“The definition of inclusion at AET Tankers is being mindful of differences – not just the visible ones, but styles, perspectives and ways of working too. The key is building trust,” says Linda Murray, global director, human resources and facilities, at the Singapore-based shipping company. She has played a central role in developing the firm’s inclusion strategy.
Many of AET Tankers’ leaders began as cadets, working their way up to management. Shipping runs in the blood. But as Murray points out, there are big differences between the leadership styles needed on a ship and on shore. With a multi-generational workforce consisting of 44% women and 18 nationalities, understanding difference is imperative to working together. “The whole organization went through a programme to help us understand the behaviours needed to nurture trust, one of our cultural beliefs, in different working environments,” says Murray. “At sea or ashore, it’s crucial our employees truly understand each other.”
Unconscious bias training has helped increase leaders’ self-awareness, but training alone is not enough. Murray highlights the importance of inclusive HR processes: the firm’s talent development committee brings together a broad group to input on selection and recruitment, promotions, and development. Next on the agenda is a scorecard to provide hard metrics on inclusion.
“We’ve worked hard to celebrate and support the diversity of talent across our teams worldwide, and as a business we have benefited greatly – culturally and operationally,” says Murray. “We’ve been able to attract diverse talent by making diversity and inclusion a key tenet of our cultural beliefs and engendering a work culture which respects every individual equally.”
An inclusive vision
For some organizations, inclusion is inherent in their purpose and vision. Simona Scarpaleggia, the former chief executive of Ikea Switzerland, who now heads the company’s ‘The Future of Our Work’ initiative, points to Ikea’s vision: “To create a better everyday life for the many people.” She points out: “If you refer to ‘the many people’, you cannot do it without being inclusive.”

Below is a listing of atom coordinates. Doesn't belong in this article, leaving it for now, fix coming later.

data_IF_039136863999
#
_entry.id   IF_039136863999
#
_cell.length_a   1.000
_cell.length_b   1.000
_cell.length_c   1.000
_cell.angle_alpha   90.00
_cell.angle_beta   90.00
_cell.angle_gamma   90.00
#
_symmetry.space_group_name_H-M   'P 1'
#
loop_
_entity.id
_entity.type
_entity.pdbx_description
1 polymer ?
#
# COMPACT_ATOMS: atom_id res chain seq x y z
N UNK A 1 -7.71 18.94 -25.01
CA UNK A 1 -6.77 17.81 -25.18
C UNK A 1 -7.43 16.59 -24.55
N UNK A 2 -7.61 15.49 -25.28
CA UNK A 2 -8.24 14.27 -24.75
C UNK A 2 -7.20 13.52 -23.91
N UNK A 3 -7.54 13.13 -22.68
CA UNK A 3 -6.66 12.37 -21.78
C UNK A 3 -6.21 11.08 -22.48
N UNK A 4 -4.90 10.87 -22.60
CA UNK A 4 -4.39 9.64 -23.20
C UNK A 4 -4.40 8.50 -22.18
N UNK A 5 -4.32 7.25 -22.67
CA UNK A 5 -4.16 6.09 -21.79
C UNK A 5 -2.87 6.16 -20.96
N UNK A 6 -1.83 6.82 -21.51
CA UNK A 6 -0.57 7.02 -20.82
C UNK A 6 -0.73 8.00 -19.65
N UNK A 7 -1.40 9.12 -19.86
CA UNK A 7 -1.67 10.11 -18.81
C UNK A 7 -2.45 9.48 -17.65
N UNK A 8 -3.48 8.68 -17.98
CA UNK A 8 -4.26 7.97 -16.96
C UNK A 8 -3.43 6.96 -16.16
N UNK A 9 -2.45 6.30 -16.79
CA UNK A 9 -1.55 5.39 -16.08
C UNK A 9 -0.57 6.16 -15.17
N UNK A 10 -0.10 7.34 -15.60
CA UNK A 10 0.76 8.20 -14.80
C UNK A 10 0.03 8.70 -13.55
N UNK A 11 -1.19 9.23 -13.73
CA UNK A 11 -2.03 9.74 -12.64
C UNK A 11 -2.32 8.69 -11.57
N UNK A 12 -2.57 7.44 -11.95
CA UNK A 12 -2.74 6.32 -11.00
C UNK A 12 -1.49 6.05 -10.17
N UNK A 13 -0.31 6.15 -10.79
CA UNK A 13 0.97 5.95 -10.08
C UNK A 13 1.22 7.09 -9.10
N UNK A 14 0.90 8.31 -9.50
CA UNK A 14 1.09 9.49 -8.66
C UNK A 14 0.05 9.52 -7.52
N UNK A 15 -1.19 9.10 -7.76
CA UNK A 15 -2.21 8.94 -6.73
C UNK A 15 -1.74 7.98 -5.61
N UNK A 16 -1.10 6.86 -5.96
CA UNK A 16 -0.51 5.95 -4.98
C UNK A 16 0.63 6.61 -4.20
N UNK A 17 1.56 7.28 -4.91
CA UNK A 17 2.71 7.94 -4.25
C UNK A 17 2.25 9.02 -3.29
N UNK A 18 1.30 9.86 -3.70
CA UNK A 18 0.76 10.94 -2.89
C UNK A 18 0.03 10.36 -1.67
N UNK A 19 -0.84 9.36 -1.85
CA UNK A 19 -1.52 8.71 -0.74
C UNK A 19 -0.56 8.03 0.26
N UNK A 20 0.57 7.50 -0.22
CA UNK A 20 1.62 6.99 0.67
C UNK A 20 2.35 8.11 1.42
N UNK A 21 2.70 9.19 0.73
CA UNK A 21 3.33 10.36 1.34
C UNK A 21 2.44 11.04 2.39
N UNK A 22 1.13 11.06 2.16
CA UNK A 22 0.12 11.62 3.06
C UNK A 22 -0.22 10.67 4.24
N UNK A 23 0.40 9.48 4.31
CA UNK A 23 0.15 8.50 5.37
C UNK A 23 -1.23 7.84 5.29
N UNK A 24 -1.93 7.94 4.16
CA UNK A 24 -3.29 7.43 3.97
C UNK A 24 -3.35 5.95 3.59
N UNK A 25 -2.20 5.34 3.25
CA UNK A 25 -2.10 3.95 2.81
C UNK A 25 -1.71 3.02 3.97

Scarpaleggia explains the firm’s inclusion model, which has four pillars: a values-driven culture, competence, emotional intelligence, and inclusive systems. Ikea’s values include ‘togetherness’ and ‘different with a meaning’, providing the basis for the company’s approach to inclusion. The competence pillar defines the behaviours needed, while emotional intelligence addresses “how we humans listen to each other”. Company processes are covered under the fourth pillar, covering everything from recruitment to succession, talent identification and development, and reward and recognition. Under its recently launched equality plan, Ikea aims “to become a world leader in equality”, touching both employees and customers.
Scarpaleggia holds to the adage that what gets measured, gets managed. Ikea starts by measuring workforce diversity: “You need to make sure that you have diversity first,” she says. Additional measures are based on employee surveys, providing data on things like how comfortable people feel in having conversations with their manager and colleagues. The results are part of leaders’ development discussions, alongside business results.
Looking to the future, Scarpaleggia believes that pyramidal organizational structures will increasingly be replaced by a “pomegranate” model, where “there are different groups that interact and deliver their work on a project before they aggregate in a different constellation for a new project”. That dynamic will create exciting work and rewarding opportunities – but businesses and governments alike will have a responsibility to ensure inclusivity in who can access those opportunities.
Scrapaleggia rejects gloomy and fatalistic views about how the fourth industrial revolution will affect work, and says the future will be what we make it: leaders should see this moment of change as “an opportunity to create a more inclusive world”. There’s everything to play for.